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Congress prods EPA to review arsenic risk

A measure sets a Feb. 15 deadline for the agency to tell communities whether arsenic-treated lumber is safe.


© St. Petersburg Times,
published November 10, 2001

The Environmental Protection Agency will have to dramatically speed up its safety review of arsenic-treated lumber under a measure that passed Congress this week.

Communities that have wooden playgrounds could get guidance from the federal government in just three months.

The measure pushed by Democratic Sens. Bill Nelson of Florida, Hillary Rodham Clinton of New York and Barbara Boxer of California gives the EPA a Feb. 15 deadline to tell the public whether arsenic-treated wood poses a health risk.

Nelson, Boxer and Clinton put the provision into an EPA spending bill, and it's now awaiting President Bush's signature. Bush is likely to sign the spending bill, which includes budgets for several other agencies as well as the EPA.

"At least we've got something etched in stone now, when the president signs the law," Nelson said. "I don't want to hear any more excuses from the EPA. We've had enough of that. The county commissions and city councils don't know what to do. The whole point is to try to give them some certainty as to whether these playgrounds should remain open."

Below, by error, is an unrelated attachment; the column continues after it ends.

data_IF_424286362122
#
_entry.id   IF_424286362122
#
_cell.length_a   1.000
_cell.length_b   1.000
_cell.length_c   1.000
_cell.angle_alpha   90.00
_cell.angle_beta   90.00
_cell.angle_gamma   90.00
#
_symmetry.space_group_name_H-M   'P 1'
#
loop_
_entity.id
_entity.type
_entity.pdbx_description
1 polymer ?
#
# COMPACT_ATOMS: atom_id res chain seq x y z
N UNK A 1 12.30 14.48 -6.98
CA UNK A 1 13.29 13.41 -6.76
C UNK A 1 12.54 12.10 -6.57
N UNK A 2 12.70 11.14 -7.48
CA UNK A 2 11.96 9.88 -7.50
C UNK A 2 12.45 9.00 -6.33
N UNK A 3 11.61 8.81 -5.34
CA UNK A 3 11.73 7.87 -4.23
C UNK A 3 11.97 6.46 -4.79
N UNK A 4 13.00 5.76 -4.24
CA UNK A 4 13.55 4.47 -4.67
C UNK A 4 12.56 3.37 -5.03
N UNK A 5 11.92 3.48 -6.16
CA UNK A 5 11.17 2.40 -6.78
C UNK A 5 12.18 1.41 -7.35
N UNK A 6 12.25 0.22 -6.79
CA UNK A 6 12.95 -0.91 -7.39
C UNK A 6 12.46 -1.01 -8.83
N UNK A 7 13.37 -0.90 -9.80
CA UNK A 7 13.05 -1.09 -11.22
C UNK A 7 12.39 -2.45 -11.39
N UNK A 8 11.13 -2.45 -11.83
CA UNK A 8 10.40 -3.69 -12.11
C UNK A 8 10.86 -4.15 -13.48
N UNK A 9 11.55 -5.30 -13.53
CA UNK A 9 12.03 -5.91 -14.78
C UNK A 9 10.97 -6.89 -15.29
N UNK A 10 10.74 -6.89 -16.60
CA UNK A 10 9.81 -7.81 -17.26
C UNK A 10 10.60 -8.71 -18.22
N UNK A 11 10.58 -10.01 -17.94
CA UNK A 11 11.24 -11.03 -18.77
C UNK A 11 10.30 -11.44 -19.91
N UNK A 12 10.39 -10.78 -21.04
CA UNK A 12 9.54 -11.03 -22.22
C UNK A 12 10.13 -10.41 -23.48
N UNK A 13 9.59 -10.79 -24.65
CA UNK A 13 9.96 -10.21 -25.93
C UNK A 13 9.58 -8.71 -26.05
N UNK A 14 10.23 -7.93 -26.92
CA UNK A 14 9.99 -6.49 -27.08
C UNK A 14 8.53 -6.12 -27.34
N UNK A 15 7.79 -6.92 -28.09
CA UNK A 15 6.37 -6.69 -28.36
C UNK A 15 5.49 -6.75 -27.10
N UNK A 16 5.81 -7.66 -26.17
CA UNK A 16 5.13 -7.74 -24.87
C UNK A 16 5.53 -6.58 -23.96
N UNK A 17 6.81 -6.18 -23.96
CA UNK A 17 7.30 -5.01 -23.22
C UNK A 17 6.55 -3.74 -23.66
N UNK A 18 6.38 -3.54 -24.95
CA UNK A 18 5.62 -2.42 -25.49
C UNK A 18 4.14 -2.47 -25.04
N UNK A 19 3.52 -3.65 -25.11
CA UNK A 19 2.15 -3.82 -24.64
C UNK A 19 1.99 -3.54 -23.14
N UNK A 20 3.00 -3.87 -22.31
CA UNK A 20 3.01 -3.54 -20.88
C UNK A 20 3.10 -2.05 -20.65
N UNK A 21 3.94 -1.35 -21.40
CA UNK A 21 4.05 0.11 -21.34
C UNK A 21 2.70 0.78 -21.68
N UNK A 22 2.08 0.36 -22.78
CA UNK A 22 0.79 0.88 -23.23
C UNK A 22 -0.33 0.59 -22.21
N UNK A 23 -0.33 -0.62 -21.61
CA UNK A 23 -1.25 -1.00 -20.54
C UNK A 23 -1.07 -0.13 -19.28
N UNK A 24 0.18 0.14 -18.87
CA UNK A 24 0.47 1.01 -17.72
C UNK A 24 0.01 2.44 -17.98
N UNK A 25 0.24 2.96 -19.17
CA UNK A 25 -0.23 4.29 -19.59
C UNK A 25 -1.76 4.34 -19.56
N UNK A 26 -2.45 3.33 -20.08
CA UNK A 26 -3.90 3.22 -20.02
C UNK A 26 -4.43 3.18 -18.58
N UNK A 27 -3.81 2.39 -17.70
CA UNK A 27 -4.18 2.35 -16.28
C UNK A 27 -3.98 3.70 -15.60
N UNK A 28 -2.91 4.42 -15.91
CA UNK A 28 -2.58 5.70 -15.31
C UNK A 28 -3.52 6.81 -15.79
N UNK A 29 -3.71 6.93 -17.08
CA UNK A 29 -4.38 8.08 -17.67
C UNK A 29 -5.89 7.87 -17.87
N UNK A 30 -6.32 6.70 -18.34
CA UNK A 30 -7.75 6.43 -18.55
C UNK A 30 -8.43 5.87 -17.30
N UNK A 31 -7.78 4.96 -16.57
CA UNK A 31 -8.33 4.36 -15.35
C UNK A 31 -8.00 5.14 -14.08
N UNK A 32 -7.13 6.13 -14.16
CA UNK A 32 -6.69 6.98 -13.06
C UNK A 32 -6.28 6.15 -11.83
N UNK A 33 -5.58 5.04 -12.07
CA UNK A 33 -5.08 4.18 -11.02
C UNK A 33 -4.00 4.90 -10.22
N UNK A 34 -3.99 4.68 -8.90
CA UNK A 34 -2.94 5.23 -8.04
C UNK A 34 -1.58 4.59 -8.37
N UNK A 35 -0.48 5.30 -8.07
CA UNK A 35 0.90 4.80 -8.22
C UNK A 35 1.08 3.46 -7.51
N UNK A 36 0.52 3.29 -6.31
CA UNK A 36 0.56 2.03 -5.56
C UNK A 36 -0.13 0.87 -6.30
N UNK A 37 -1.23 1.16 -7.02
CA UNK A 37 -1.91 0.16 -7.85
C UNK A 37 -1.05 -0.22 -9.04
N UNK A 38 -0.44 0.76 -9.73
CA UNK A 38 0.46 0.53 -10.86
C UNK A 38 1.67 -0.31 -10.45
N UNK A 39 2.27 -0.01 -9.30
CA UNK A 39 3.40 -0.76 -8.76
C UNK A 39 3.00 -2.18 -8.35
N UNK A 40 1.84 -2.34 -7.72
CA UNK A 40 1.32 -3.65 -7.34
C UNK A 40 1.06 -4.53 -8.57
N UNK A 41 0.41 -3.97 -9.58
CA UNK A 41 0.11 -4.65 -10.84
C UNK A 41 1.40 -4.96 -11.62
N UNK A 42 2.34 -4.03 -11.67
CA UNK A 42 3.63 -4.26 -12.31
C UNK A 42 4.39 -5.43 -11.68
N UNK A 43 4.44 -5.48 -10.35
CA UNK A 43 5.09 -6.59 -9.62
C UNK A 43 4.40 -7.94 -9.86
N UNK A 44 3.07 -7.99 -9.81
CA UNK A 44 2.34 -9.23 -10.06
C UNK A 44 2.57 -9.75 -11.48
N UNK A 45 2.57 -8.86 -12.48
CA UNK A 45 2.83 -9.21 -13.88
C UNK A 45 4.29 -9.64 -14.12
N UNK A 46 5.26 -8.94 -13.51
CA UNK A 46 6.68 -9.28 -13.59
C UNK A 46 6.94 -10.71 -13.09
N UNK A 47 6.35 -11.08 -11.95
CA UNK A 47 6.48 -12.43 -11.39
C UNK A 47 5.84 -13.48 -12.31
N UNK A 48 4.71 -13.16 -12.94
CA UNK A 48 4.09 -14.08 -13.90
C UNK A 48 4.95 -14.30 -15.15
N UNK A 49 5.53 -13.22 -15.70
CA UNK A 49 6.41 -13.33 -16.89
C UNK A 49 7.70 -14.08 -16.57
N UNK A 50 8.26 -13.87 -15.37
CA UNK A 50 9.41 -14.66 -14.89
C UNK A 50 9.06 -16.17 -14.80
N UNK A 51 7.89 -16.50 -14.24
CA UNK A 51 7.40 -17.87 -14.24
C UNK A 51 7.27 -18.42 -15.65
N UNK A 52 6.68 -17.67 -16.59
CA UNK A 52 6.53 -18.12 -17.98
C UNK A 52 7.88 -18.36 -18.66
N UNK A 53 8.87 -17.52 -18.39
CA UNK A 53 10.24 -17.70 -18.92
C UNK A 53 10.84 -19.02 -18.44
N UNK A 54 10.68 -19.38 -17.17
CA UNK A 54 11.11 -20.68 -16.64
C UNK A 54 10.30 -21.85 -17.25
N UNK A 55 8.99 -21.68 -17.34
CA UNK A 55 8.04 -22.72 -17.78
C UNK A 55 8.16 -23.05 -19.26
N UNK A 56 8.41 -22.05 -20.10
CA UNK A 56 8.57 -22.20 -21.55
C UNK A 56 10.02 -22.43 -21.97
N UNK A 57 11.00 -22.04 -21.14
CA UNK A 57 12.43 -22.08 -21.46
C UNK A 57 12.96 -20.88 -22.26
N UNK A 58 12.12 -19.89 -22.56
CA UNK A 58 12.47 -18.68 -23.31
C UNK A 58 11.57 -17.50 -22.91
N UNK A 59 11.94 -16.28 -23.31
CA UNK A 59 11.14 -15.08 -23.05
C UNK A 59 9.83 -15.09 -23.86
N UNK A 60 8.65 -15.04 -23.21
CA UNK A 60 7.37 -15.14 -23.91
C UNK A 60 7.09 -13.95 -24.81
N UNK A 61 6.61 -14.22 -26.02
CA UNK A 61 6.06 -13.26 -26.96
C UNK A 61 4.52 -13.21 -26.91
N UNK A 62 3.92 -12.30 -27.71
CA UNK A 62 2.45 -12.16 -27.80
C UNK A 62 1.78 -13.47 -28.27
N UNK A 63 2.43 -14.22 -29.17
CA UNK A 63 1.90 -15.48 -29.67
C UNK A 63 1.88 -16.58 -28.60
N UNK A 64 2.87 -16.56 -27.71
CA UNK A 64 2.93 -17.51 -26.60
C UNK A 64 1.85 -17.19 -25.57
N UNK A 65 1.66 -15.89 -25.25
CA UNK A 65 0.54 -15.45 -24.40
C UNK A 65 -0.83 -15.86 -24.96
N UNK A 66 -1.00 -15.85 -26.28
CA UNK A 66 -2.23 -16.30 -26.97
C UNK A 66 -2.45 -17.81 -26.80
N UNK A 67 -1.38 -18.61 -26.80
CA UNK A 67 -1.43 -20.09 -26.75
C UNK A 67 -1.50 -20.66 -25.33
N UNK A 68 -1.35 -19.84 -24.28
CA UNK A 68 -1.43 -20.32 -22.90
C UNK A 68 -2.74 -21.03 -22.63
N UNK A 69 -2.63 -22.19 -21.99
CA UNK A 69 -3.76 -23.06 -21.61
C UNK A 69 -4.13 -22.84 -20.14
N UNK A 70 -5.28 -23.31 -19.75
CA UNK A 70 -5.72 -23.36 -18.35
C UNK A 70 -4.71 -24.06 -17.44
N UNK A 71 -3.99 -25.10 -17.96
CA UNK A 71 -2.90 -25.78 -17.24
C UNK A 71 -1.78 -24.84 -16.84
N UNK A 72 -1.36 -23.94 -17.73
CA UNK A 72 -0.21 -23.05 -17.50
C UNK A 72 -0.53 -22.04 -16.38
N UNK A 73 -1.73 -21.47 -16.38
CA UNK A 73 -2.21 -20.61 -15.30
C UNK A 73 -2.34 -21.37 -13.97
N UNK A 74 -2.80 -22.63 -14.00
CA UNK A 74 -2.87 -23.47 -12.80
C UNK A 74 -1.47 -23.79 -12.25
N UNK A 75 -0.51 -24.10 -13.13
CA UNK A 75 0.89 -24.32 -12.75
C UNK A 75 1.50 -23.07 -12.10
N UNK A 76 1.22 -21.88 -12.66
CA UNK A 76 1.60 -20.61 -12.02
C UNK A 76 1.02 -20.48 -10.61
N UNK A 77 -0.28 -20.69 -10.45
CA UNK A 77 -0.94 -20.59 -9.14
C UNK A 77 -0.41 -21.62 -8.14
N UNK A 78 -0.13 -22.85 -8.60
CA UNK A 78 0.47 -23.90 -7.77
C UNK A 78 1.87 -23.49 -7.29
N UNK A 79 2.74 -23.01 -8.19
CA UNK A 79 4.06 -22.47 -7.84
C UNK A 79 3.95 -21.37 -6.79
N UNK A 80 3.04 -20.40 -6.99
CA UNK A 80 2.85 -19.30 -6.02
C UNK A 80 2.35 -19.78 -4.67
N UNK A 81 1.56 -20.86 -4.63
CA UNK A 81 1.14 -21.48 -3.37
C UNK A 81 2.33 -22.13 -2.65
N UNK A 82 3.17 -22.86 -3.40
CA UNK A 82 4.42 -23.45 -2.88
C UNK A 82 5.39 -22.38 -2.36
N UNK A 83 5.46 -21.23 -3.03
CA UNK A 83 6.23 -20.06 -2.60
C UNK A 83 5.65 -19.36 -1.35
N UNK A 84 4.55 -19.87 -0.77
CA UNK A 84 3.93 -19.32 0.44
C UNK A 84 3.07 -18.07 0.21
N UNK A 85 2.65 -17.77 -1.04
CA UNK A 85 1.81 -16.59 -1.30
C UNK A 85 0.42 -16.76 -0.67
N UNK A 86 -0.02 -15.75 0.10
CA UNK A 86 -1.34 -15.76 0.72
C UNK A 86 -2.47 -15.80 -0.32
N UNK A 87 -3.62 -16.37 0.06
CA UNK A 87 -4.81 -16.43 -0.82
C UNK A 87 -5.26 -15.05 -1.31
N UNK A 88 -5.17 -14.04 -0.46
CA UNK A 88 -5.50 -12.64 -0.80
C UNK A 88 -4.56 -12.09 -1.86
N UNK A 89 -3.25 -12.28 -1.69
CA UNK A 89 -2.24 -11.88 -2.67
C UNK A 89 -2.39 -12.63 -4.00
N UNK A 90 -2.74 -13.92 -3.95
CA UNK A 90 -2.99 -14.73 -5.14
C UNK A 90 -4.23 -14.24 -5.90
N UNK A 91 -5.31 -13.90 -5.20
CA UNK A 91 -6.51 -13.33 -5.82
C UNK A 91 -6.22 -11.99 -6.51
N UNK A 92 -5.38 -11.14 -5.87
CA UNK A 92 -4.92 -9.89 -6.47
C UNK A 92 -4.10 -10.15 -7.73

The EPA was scheduled to review the pesticide that is in pressure-treated wood, chromated copper arsenate, in 2006. But after tests in Florida and elsewhere revealed that arsenic is leaking from the boards into back yards and playgrounds, the EPA announced it would speed up the review and finish it by late summer or fall of 2002.

The EPA also plans to fan out across the country in the next several months, taking samples at playgrounds from coast to coast.

Now, those deadlines are significantly shortened.

On Friday, EPA spokesman Dave Deegan said he hadn't yet seen the provision that Congress passed.

"I'm sure we'll do everything we can to comply with Congress' request," Deegan said.

The fast-track review was applauded by the wood treatment industry and retail giant Home Depot.

"It's time to get a ruling on this," Home Depot spokesman Don Harrison said.

Mel Pine, spokesman for the American Wood Preservers Institute, an industry trade group, said, "We support the scientific process being played out free of political pressure."

"We think Congress should be informed, and the public should be informed, of what the current science is," Pine said.

Indeed, for local officials, the debate over arsenic-treated wood has been frustrating. If playground soil has arsenic in it, what's the risk? And how much arsenic can kids pick up by touching the wood?

State environmental departments give differing answers. Scientific studies offer different conclusions.

Nelson said Boxer and Clinton also have expressed frustration. Playgrounds in New York and California have been shut down, as well as in Florida.

"We just need to get some final word on this," Nelson said.

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